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Solar price hits new low, mercury reaches new highs

Pacific Northwest, Europe roast in heat waves

Western Europe baked in extraordinary heat last week, as 103˚F Paris endured its second-hottest day on record and France activated emergency response plans devised after 2003’s deadly heat wave. In the US Pacific Northwest, 29 homes were lost in Wenatchee, WA last week to an early-season wildfire aggravated by unusually hot and dry conditions, a 1,200-acre wildfire is burning in the Olympic rainforest, and Cascadian researchers warned that ocean life is at risk from rising temperatures and acidification. The heat continues a pattern of global over-heating this year; scientists are using statistical analysis to calculate how much more likely these heat waves are in a warmed world.   

Solar generation underestimated; price hits new low

Solar developers offered 1,200 MW to Austin, TX’s municipal utility at less than 4 cents per kilowatt-hour, according to bids opened last month. Even accounting for the federal tax credit, these bids mark a new low in the price of solar electricity. Official solar statistics tally projects like these but ignore rooftop arrays, according to a new report, which would add another 50 percent to solar generation totals. In Wyoming, an oil-and-real-estate mogul is developing a multi-thousand-megawatt wind farm; “a wind turbine is just an oil well turned upside down,” says his manager. Renewables now account for 22 percent of OECD electricity, boosted by recent growth in wind and solar.

Fuel from garbage to power planes, buses

United Airlines boosted its bet on biofuels last week, announcing a $30 million investment in Fulcrum Energy to turn garbage into jet fuel. The investment will underwrite as many as five fuel plants, to be sited near United hubs, with a capacity of up to 180 million gallons per year to be sold at a price competitive with petro-jet. Garbage and animal waste are the raw materials of another biofuel, renewable natural gas, which the California Air Resources Board is considering as a way for the state’s transit agencies to meet climate mandates without having to electrify their bus fleets.

Solar + storage benefits utilities, ratepayers

A remote southern California town has gained more reliable electric service since the utility built a micro-grid, mostly fed by long-distance transmission lines, but able to run on nearby solar arrays and batteries when the lines go down. Utilities in France and northern California are experimenting with grid-connected storage, too, and a new study shows that solar saves Pacific Gas & Electric significant investment in new capacity on a tenth of its circuits.  SolarCity rolled out its solar-plus-storage option last week—a technology whose prospects are casting a pall on New South Wales’ attempt to auction the rights to its electric grid, says The Wall Street Journal.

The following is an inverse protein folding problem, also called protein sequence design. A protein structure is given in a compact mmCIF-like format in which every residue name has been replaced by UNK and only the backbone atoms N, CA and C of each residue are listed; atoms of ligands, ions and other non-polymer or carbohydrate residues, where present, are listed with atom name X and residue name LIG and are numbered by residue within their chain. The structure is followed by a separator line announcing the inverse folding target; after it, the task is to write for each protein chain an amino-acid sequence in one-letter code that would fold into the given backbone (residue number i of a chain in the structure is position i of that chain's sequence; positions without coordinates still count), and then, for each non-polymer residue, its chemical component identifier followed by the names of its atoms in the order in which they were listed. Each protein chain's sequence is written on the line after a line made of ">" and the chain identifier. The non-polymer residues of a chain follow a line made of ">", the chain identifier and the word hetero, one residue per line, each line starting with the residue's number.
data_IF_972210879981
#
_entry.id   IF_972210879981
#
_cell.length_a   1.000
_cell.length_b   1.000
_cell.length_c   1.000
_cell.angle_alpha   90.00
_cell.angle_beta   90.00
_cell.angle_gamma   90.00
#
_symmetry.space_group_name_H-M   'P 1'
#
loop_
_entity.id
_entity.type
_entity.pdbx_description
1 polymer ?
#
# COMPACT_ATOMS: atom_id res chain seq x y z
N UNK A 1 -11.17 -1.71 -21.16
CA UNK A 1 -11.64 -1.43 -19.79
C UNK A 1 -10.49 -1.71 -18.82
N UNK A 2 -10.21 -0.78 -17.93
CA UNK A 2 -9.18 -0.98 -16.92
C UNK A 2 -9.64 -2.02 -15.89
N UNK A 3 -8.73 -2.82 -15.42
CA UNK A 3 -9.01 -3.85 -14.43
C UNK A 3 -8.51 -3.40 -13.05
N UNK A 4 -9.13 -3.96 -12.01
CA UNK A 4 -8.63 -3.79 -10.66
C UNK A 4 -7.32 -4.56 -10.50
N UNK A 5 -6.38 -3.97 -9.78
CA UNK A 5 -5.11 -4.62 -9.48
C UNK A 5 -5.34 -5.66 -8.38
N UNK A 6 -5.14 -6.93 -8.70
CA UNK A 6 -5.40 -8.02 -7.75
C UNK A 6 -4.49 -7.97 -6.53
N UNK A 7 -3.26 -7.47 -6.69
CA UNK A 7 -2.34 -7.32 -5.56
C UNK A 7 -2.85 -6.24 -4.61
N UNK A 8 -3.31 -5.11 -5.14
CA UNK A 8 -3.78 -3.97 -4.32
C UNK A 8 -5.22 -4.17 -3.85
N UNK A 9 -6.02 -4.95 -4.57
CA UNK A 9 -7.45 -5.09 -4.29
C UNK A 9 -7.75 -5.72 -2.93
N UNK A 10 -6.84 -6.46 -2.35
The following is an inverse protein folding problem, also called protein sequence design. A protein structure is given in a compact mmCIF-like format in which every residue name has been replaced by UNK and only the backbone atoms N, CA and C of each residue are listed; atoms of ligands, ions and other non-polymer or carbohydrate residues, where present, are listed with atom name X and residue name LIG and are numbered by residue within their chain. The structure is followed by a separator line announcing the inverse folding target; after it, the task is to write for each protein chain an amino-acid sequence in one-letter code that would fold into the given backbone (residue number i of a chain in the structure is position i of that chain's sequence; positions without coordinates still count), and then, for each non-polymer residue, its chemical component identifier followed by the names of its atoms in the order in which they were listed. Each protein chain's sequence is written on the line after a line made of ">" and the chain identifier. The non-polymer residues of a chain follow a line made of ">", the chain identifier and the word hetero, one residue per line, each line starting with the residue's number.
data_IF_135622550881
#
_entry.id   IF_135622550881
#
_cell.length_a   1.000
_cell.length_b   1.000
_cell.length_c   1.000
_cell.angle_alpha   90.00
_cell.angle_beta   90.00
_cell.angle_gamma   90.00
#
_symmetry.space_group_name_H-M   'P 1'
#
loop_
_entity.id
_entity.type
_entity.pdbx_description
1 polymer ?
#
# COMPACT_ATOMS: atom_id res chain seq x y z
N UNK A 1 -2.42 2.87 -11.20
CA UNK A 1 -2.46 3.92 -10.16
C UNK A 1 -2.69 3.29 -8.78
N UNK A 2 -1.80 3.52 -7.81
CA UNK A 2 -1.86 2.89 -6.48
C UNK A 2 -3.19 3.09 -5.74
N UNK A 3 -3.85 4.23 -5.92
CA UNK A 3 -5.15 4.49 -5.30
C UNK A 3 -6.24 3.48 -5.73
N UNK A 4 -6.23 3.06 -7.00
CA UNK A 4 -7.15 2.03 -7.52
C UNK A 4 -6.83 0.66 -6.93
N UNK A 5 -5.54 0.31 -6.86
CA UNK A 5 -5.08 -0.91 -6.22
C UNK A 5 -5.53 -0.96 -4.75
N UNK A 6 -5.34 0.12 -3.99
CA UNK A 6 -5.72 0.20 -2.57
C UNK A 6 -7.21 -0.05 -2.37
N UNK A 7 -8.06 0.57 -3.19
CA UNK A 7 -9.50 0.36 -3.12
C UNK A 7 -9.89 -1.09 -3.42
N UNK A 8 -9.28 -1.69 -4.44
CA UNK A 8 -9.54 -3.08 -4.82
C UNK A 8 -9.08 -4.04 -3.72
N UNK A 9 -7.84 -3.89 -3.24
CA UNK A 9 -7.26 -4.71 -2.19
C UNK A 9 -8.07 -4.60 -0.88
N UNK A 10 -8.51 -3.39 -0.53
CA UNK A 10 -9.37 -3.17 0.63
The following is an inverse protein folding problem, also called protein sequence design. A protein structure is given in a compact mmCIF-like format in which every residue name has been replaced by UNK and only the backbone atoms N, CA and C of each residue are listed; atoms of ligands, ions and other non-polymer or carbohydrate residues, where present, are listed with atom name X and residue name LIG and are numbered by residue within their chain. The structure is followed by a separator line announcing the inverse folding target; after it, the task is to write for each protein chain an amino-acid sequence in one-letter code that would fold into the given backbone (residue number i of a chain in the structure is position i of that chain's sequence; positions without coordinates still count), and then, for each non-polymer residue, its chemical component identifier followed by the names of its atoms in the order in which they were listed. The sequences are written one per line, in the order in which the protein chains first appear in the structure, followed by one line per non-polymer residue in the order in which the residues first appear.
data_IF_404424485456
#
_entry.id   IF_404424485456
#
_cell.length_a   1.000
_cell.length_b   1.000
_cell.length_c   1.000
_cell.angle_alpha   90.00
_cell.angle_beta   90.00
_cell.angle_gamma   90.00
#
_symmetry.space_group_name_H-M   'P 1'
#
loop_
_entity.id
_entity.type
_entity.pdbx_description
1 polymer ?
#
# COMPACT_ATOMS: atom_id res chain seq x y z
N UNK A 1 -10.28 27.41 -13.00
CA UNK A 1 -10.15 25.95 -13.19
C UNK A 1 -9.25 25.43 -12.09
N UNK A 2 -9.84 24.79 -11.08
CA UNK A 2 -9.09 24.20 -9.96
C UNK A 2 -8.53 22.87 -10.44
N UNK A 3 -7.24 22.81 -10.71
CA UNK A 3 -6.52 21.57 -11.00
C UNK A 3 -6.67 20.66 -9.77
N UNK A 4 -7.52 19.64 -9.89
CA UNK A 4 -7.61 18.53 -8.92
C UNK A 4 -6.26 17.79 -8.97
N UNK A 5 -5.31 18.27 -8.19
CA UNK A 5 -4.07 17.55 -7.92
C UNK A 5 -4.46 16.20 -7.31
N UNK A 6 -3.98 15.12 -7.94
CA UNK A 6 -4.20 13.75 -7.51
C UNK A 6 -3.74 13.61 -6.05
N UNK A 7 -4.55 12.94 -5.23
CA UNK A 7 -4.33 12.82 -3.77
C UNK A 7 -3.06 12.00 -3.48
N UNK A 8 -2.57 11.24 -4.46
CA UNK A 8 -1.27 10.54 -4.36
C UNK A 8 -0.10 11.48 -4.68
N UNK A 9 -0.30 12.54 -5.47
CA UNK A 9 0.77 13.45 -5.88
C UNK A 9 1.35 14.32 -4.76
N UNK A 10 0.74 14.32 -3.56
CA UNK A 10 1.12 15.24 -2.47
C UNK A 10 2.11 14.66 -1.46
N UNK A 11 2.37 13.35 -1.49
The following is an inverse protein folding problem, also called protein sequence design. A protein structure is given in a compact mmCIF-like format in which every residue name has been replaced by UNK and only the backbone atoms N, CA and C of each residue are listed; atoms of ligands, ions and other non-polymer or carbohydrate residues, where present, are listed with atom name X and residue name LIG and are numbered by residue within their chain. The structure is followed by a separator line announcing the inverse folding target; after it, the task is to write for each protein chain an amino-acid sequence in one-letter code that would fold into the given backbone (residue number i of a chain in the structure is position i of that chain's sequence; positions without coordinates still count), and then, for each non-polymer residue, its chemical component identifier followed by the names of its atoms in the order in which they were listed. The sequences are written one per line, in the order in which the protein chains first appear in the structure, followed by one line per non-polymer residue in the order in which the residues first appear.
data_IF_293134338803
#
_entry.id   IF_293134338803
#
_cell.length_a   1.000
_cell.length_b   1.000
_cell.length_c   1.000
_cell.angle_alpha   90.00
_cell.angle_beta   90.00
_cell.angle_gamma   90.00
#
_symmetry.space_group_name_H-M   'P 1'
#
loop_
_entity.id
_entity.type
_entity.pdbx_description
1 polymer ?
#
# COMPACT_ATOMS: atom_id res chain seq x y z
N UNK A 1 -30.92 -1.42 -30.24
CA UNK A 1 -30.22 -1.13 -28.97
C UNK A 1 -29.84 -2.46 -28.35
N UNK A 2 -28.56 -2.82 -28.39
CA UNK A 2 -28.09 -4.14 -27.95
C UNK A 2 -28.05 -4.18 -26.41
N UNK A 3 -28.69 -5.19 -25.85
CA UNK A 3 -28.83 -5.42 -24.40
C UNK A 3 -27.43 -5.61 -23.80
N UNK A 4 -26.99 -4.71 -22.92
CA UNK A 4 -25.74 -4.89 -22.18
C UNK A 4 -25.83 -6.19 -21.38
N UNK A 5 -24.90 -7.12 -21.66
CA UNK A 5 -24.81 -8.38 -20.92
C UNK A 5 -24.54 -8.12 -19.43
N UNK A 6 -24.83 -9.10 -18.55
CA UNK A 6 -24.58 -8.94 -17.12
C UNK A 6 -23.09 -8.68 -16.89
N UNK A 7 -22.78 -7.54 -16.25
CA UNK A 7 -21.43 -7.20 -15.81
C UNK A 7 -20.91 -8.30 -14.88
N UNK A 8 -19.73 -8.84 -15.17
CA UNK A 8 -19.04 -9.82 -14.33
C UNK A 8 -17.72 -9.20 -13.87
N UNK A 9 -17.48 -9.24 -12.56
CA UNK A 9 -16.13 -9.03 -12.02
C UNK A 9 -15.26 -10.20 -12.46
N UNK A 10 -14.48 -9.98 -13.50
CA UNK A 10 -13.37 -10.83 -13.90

China, Brazil, Korea announce climate pledges

China formalized its climate pledge last week, promising that by 2030 it will reduce the carbon intensity of its economy 60 to 65 percent and begin to decrease overall carbon emissions. At a summit in Washington, DC, US and Brazilian leaders vowed to obtain at least 20 percent of their countries’ electricity from non-hydro renewables, which will require a tripling of the US share by 2030. India refused to set a date when its overall emissions will peak, but Korea raised its commitment to a 37 percent cut in climate pollution by 2030, 11 percent to be satisfied by the purchase of carbon credits.

Electric-drive vehicles advance, solar plane soars

A German firm last week debuted a plant that uses wind energy to produce hydrogen for fuel-cell vehicles, opening a new front in efforts toward renewable transportation. Until now, hydrogen for fuel cells has largely been made from natural gas. The move coincides with the release of Toyota’s Mirai FCV and the inauguration of a hydrogen fueling network sponsored by Daimler, Shell, and others. In the battery-powered division, London will test all-electric double-decker buses this fall. Breaking records for the longest non-stop flight without refueling, the purely solar-powered plane Solar Impulse II flew 118 hours last week from Japan to Hawaii, on the eighth leg of its global circumnavigation.

National economies grow while cutting carbon

Germany’s carbon emissions fell 4.3 percent in 2014, an indication that the country is maintaining its delicate balancing act—aiming to be 40 percent less carbon-polluting by 2020; phasing out nuclear energy by 2022; achieving 35 percent renewable energy by 2030, while trying not to replace its lowest carbon energy source with coal. The country will phase out 2.7 gigawatts of brown coal-fired power, going on reserve in 2017 for four years before being shuttered completely. South Korea’s GHG emissions also fell 0.6 percent, while its economy grew 3.3 percent in 2014.

Seth Zuckerman's picture

Editor, ClimateCast

, Climate Solutions

For over 20 years, Seth has covered issues of natural resources and the environment as a freelance journalist for numerous publications, including The Nation, Sierra, Orion, Newsweek, and the Christian Science Monitor.  He is the co-editor and co-author of Salmon Nation: People, Fish, and Our Common Home (Ecotrust, 1999) and author of Saving Our Ancient Forests (Living Planet Press, 1991). He taught environmental journalism for two semesters at Brown University and directed the forestry programs of northern California’s Mattole Restoration Council from 2006 to 2011. Seth’s work with Climate Solutions marks a return to his academic roots: he holds an A.B. from Stanford in Energy Studies (1983), and an M.S. from UC Berkeley’s Energy and Resources Group (1990).